Reading the tragic part of David's reign. Man, David sure made a lot of mistakes. He shouldn't have taken Bathsheba, he shouldn't have tried to cover it up, he shouldn't have had Uriah killed.
But, interestingly, he responded with faith to the Lord's judgement. And the Lord blessed David's second son with Bathsheba, Solomon. In fact, the line of the Messiah ran through him. Crazy.
Then, David was a horrible father. He should have disciplined Amnon, maybe killed him (what did the Mosaic law call for?) after he raped Tamar. Instead, without justice, Absalom went nuts. David should have disciplined Absalom a number of times.
That's not to say Absalom wouldn't have gone bad anyway. He certainly showed a flair for it.
My reading of this story is very different at 35. At 25, I would have taken the lesson as 'We must avoid David's mistakes.' That's still an important lesson, of course. But, life isn't always that simple: Must do the right thing. Time and chance happen to all men and women. Human weakness is virtually certain. To err is human. To forgive is truly divine. The God of the Bible forgives when asked. The important human response to sin is repentance. As a response of faith to sin, David was good at repentance. In fact, that must have been a large part of the Bible calling him 'a man after God's own heart'.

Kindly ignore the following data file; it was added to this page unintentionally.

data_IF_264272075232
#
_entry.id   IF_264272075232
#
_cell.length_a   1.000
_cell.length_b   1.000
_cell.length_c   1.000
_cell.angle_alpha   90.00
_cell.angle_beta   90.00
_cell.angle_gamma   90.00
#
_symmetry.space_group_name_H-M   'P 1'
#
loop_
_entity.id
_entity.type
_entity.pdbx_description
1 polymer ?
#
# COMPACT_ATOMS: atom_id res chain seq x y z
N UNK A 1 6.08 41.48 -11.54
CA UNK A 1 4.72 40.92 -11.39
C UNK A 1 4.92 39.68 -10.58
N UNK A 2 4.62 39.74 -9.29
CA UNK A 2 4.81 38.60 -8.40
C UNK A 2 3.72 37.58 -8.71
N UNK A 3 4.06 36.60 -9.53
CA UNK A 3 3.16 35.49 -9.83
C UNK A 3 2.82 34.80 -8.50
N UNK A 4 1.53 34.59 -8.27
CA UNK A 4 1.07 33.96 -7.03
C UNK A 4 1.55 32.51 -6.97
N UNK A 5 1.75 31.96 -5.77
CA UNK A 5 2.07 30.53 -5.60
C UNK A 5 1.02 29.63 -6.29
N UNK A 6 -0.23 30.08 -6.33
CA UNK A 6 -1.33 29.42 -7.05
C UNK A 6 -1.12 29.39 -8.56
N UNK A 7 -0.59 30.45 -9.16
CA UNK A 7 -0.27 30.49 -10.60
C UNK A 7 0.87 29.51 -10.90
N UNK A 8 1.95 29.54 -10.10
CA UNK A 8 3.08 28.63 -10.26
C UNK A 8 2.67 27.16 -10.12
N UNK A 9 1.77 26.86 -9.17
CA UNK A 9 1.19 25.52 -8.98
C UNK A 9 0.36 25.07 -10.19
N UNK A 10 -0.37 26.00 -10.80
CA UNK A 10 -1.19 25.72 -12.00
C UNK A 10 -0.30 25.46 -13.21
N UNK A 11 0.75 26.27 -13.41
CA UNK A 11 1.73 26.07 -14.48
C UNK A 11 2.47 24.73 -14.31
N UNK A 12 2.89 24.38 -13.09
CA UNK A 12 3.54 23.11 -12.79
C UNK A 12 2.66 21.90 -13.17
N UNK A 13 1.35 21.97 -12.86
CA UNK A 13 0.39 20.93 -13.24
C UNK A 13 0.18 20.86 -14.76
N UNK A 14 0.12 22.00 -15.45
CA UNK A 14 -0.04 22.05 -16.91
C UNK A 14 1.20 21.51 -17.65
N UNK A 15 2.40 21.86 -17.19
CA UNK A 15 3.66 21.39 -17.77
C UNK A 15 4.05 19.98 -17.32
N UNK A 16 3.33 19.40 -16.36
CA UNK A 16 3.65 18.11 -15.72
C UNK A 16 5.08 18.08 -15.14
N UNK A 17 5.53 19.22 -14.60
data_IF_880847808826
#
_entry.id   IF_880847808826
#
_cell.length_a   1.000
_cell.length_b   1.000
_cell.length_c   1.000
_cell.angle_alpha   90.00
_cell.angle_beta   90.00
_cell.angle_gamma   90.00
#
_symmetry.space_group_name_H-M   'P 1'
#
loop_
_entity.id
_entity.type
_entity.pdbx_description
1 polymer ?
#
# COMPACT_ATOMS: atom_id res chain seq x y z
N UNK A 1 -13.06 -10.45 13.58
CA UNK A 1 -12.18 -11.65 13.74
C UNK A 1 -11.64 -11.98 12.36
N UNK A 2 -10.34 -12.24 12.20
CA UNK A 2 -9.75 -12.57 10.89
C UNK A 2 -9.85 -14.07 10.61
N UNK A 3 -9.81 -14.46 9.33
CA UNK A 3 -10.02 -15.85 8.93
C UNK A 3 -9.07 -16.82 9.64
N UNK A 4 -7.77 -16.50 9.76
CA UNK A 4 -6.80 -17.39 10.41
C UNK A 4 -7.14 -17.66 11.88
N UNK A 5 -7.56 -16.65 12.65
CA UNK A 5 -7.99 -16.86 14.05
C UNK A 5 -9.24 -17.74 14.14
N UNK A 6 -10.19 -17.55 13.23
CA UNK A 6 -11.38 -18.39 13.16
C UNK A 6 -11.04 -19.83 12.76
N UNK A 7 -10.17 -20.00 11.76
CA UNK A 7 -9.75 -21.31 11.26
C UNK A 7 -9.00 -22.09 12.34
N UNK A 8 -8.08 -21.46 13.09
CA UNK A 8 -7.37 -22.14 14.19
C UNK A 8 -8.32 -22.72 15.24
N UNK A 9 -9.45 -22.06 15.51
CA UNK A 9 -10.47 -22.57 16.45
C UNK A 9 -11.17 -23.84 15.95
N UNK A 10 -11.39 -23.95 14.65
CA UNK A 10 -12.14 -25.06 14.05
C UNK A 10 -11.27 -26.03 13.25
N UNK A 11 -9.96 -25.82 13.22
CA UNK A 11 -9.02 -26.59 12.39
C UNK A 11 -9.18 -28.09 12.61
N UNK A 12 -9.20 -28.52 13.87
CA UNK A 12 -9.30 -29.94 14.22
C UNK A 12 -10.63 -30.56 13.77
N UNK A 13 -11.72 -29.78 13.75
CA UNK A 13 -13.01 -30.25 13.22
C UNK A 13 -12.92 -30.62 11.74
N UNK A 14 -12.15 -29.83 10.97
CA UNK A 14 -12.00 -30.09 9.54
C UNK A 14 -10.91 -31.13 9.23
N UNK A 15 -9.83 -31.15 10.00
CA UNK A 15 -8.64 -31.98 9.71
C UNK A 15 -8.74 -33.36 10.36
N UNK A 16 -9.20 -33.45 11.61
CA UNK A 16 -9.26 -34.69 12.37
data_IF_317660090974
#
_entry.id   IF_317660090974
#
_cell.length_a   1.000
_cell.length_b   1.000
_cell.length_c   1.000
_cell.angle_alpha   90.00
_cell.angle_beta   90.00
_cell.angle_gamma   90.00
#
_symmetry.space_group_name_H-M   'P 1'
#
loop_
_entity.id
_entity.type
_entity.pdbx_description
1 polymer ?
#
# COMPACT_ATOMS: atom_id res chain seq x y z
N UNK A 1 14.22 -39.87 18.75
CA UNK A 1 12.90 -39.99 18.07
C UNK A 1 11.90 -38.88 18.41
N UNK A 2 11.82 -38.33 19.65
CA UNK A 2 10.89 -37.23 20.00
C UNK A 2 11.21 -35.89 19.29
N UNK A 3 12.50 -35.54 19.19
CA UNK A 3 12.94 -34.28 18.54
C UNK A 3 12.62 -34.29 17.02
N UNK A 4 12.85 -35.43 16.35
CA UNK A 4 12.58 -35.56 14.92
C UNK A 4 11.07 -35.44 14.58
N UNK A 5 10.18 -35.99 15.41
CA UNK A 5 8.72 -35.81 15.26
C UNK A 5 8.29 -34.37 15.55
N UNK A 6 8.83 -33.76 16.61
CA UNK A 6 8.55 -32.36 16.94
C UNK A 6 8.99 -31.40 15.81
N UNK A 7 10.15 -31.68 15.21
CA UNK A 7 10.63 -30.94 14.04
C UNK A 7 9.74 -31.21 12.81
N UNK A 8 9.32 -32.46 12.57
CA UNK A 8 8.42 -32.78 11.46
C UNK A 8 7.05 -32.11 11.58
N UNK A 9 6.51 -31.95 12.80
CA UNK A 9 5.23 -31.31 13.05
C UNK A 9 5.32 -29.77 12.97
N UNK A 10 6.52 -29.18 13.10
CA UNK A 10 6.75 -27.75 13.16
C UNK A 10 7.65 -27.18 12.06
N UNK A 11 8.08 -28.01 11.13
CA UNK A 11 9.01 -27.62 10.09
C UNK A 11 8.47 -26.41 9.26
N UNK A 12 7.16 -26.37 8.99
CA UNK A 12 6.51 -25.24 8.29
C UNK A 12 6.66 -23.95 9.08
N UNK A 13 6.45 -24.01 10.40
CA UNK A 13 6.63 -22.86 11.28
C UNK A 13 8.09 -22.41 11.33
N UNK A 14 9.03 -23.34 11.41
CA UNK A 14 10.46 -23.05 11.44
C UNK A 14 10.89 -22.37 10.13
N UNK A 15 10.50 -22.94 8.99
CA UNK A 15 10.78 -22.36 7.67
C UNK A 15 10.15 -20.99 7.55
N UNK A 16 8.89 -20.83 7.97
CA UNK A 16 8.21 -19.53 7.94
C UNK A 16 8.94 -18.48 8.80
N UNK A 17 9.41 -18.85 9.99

I don't want to sin. But it is good to know that when I do sin, repentance brings forgiveness.
Since forgiveness is divine, repentance is somewhat counter-intuitive. We think 'Well, I've gone this far.' or 'Forgiveness can't be that simple.' or maybe "I wouldn't forgive me if I were God.' And we just keep on going.
Of course, there is much more to the dynamics of sin, faith, repentance and forgiveness. But, in itself, forgiveness really is simply available to those who ask, to those who repent. In fact, the repentance doesn't even have to be 100% sincere (since there's no such thing, according to the doctrine of Total Depravity). A guy I used to know used to say that you get as much forgiveness as you want. You get as much mercy as you want. In some ways, it really is that simple.